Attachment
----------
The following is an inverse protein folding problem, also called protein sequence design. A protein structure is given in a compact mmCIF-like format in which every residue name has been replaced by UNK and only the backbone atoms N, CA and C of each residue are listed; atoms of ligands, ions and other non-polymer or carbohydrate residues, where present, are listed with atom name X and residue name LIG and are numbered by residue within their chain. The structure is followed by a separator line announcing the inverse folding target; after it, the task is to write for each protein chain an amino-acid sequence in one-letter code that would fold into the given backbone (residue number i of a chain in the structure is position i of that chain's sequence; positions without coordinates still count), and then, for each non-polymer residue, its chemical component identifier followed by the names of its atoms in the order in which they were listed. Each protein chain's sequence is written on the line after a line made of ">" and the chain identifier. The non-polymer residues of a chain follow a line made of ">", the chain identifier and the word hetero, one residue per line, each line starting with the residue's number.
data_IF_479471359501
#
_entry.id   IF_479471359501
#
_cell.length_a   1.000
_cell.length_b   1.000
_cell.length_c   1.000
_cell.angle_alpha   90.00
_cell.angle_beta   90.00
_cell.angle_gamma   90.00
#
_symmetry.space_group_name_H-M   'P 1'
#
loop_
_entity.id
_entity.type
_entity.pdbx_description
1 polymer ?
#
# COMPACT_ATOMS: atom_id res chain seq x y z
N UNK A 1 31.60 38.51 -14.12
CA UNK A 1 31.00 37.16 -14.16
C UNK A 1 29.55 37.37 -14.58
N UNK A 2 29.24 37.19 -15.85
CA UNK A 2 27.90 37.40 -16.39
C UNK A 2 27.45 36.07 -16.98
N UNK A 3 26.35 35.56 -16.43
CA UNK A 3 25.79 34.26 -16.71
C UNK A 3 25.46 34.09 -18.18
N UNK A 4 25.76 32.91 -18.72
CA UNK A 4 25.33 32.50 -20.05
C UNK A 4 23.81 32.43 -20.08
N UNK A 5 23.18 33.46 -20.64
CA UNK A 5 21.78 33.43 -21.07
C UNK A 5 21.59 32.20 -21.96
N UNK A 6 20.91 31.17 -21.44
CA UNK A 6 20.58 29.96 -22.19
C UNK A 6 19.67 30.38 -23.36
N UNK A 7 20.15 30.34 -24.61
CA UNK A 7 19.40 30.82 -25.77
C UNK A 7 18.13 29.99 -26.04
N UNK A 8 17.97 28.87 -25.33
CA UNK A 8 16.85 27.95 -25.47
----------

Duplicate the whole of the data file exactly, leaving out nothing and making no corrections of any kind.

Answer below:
The following is an inverse protein folding problem, also called protein sequence design. A protein structure is given in a compact mmCIF-like format in which every residue name has been replaced by UNK and only the backbone atoms N, CA and C of each residue are listed; atoms of ligands, ions and other non-polymer or carbohydrate residues, where present, are listed with atom name X and residue name LIG and are numbered by residue within their chain. The structure is followed by a separator line announcing the inverse folding target; after it, the task is to write for each protein chain an amino-acid sequence in one-letter code that would fold into the given backbone (residue number i of a chain in the structure is position i of that chain's sequence; positions without coordinates still count), and then, for each non-polymer residue, its chemical component identifier followed by the names of its atoms in the order in which they were listed. Each protein chain's sequence is written on the line after a line made of ">" and the chain identifier. The non-polymer residues of a chain follow a line made of ">", the chain identifier and the word hetero, one residue per line, each line starting with the residue's number.
data_IF_479471359501
#
_entry.id   IF_479471359501
#
_cell.length_a   1.000
_cell.length_b   1.000
_cell.length_c   1.000
_cell.angle_alpha   90.00
_cell.angle_beta   90.00
_cell.angle_gamma   90.00
#
_symmetry.space_group_name_H-M   'P 1'
#
loop_
_entity.id
_entity.type
_entity.pdbx_description
1 polymer ?
#
# COMPACT_ATOMS: atom_id res chain seq x y z
N UNK A 1 31.60 38.51 -14.12
CA UNK A 1 31.00 37.16 -14.16
C UNK A 1 29.55 37.37 -14.58
N UNK A 2 29.24 37.19 -15.85
CA UNK A 2 27.90 37.40 -16.39
C UNK A 2 27.45 36.07 -16.98
N UNK A 3 26.35 35.56 -16.43
CA UNK A 3 25.79 34.26 -16.71
C UNK A 3 25.46 34.09 -18.18
N UNK A 4 25.76 32.91 -18.72
CA UNK A 4 25.33 32.50 -20.05
C UNK A 4 23.81 32.43 -20.08
N UNK A 5 23.18 33.46 -20.64
CA UNK A 5 21.78 33.43 -21.07
C UNK A 5 21.59 32.20 -21.96
N UNK A 6 20.91 31.17 -21.44
CA UNK A 6 20.58 29.96 -22.19
C UNK A 6 19.67 30.38 -23.36
N UNK A 7 20.15 30.34 -24.61
CA UNK A 7 19.40 30.82 -25.77
C UNK A 7 18.13 29.99 -26.04
N UNK A 8 17.97 28.87 -25.33
CA UNK A 8 16.85 27.95 -25.47